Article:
So, was the Finger Lakes on Foot trek as much fun as France on Foot?
Yes. We had a beautiful week of sunny weather, great food and wine along the hike, scenery that was breathtakingly beautiful, and kind and helpful innkeepers at each of our stops. What made my retirement hike even more pleasurable were the friends and family who came along for a day’s hike or the evening meal.
What were some of the similarities?
The GR trails in Provence are a combination of forest trails and country roads and our trek through the Finger Lakes was similar. There were local wines, cheeses, and good restaurants along the way in both places and we were treated to pastoral scenes and dramatic vistas (e.g. Oppedette in France and gorges galore in the Finger Lakes) during each hike.
What was different?
Poppies in Provence and daisies in the Finger Lakes; dry red wine in Provence and crisp whites in the Finger Lakes; late medieval walled towns perched on steep hillsides in Provence and Italianates nestled at the foot of the falls in the Finger Lakes.
The GR trail system in France is well-established and towns expect and welcome walkers. Each of the villages that we stopped in had an inn or a small gite along with a little store where you could pick up a baguette and lunch in the morning–as well as a restaurant in the next town that served dinner. The French accommodations varied—from a small boutique hotel co-owned by a professionally trained chef and his English-speaking wife, a small and ancient hotel that had sloping floors and lumpy beds but an incredible meal, and country home whose owner rented out a few rooms (with shared bathroom) and villagers and trekkers alike enjoyed dinner in the local restaurant. Costs varied too because of that range—from the price of a typical American B&B to ¼ of the price for the sloping floor 16th century inn. American B&B’s were more expensive but in most cases, you are getting more services and more privacy.
I planned my route to take advantage of local accommodations but many of our other upstate NY towns no longer have any accommodations or stores. Other than the Finger Lakes National Forest stop where you need to bring your own dinner (not even the local pizza shops deliver meals to the secluded Red House Country Inn), this route will make sure you have a comfortable bed and a good meal along the way. But the Finger Lakes area could develop its system to make it more hiker-accommodating. Most B&B’s require a two night stay on the weekends and as my experience showed, you need to book in advance to ensure a reservation. My friend, Sam, envisions a network of small huts similar to those in Europe that would offer a bed and a meal to hikers and I hope he decides to try and implement this idea as his retirement project.
How were your feet?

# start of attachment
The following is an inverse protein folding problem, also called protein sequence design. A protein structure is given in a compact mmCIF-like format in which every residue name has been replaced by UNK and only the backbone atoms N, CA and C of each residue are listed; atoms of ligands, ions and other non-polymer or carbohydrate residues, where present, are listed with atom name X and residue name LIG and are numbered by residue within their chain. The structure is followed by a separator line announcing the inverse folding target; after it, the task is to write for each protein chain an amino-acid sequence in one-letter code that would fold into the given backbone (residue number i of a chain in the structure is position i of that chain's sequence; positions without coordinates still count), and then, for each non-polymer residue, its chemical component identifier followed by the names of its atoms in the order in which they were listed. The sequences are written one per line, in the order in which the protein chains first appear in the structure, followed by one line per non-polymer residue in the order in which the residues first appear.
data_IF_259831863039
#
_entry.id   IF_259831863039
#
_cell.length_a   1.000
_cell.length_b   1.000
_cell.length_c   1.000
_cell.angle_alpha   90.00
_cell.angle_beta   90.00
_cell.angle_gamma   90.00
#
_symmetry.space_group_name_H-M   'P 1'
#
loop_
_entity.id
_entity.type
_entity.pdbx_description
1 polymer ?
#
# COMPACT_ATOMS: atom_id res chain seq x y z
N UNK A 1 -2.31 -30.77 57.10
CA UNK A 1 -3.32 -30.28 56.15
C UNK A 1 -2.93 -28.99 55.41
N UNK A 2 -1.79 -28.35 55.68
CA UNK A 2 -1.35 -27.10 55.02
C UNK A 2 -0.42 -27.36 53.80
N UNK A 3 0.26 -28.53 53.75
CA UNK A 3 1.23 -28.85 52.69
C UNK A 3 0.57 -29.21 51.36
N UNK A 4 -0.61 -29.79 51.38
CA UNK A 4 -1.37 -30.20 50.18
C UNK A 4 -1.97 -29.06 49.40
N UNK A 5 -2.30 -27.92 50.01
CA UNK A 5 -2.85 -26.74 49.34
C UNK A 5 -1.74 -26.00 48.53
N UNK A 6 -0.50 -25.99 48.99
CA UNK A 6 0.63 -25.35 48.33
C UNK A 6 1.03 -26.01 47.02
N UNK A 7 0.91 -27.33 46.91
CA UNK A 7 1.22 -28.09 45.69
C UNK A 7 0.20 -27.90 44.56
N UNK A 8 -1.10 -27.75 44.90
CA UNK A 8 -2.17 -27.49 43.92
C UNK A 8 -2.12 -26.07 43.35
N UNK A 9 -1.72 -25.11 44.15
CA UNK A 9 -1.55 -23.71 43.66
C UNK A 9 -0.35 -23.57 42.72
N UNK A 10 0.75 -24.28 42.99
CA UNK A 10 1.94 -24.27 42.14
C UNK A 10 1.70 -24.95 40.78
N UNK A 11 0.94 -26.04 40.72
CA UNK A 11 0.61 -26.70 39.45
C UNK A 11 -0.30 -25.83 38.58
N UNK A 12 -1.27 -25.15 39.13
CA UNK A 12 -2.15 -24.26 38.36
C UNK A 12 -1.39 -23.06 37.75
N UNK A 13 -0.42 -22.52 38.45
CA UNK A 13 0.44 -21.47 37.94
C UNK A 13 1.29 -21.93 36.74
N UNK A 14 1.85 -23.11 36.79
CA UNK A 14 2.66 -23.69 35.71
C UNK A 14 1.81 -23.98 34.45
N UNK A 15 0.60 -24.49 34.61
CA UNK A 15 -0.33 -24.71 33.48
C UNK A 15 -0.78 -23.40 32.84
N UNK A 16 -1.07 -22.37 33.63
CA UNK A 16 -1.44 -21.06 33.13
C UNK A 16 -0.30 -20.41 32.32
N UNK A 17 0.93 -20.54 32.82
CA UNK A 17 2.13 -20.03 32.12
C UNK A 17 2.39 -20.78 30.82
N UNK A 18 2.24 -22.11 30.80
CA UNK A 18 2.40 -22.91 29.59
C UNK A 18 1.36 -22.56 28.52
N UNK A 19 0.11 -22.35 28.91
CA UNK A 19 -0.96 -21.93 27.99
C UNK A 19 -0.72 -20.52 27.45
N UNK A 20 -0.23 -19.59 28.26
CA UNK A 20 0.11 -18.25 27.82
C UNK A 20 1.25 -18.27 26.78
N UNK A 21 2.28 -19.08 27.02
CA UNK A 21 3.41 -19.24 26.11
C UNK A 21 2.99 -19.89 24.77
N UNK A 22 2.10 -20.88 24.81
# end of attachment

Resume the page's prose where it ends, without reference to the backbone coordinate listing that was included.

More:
Ah, the feet. In France, I grew daily blisters under my big toenail that my friend, Martha, dutifully pierced every night and during the next day’s hike, the blisters painfully filled up with liquid. Eventually, I went to the doctor in Apt and he treated my “ampoules” successfully. Luckily, I had no such torturous pain in the Finger Lakes but two of my friends and I developed golfer’s vasculitis in the Finger Lakes which was ugly but not painful. None of us were golfers but we fit the profile (i.e. over 50, fit?, exercising, and the weather was hot)!
Would you do it again?
You betcha. Soon the Black Diamond Trail will have its 2nd new bridge and the Catharine Valley Trail will extend to Horseheads–then I’d like to see where else I could take a long-distance walk in the Finger Lakes. And, I would gladly go back to France or one of the other European countries that cater to long-distance hikers who enjoy beds and good food at the end of the day. Benton McKay envisioned the Appalachian Trail which now stretches from Maine to Georgia and is well-travelled by backpackers and day hikers. It would be great to develop networks of trails that take you through towns and villages where you could savor local specialties and find a comfortable bed. The Finger Lakes is one place to start developing this network. My hike was 6 days but I gladly would have extended it to 10 days or two weeks as we did in France. As in Provence, many of our towns are within a day’s walk and we have excellent wines and wonderful restaurants in many of these upstate villages. I’m wondering how I can walk to Aurora for dinner at the Aurora Inn or tea at Dallywater’s in Geneva. We have some of the infrastructure, e.g. NYS is developing the Erie Canalway, we have an excellent state park trail system, and we are developing more trails, such as the Black Diamond and CVT. I might just have to pull out the maps and see what’s possible for my next Finger Lakes on Foot adventure.